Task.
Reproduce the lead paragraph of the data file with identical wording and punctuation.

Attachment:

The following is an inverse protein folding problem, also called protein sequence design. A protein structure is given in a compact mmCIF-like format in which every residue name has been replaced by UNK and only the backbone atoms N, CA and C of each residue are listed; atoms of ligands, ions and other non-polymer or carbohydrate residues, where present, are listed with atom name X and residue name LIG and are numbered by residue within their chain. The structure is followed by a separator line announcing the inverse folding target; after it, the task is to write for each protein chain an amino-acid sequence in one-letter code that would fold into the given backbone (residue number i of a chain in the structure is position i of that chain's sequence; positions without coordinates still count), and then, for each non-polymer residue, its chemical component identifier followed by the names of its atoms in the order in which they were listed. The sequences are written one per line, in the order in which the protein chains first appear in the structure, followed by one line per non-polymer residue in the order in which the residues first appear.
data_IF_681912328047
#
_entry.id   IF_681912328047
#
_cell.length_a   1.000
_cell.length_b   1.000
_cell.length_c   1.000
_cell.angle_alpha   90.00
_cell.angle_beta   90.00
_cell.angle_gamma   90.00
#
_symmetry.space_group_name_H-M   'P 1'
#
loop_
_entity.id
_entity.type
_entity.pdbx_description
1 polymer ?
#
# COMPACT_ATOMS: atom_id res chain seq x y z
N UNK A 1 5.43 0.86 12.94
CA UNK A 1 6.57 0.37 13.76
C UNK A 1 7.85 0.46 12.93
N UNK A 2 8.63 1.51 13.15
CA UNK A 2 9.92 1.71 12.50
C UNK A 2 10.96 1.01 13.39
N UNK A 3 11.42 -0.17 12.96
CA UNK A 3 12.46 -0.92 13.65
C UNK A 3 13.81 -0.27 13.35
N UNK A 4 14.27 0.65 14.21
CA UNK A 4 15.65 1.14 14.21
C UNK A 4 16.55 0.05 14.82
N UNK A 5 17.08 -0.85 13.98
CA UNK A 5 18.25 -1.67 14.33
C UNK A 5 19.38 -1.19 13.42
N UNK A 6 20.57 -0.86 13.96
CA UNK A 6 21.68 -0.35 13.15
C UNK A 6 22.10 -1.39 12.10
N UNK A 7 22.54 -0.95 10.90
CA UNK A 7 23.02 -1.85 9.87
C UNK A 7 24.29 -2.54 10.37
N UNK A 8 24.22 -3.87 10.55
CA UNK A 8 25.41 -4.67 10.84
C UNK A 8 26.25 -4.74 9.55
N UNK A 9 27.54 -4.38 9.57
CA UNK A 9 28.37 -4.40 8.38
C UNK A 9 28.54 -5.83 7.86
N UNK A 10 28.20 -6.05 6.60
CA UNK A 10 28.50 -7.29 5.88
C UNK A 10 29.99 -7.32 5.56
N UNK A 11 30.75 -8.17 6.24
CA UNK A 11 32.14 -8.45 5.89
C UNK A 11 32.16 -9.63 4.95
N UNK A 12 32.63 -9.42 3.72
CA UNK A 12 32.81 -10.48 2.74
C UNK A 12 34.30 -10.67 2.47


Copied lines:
The following is an inverse protein folding problem, also called protein sequence design. A protein structure is given in a compact mmCIF-like format in which every residue name has been replaced by UNK and only the backbone atoms N, CA and C of each residue are listed; atoms of ligands, ions and other non-polymer or carbohydrate residues, where present, are listed with atom name X and residue name LIG and are numbered by residue within their chain. The structure is followed by a separator line announcing the inverse folding target; after it, the task is to write for each protein chain an amino-acid sequence in one-letter code that would fold into the given backbone (residue number i of a chain in the structure is position i of that chain's sequence; positions without coordinates still count), and then, for each non-polymer residue, its chemical component identifier followed by the names of its atoms in the order in which they were listed. The sequences are written one per line, in the order in which the protein chains first appear in the structure, followed by one line per non-polymer residue in the order in which the residues first appear.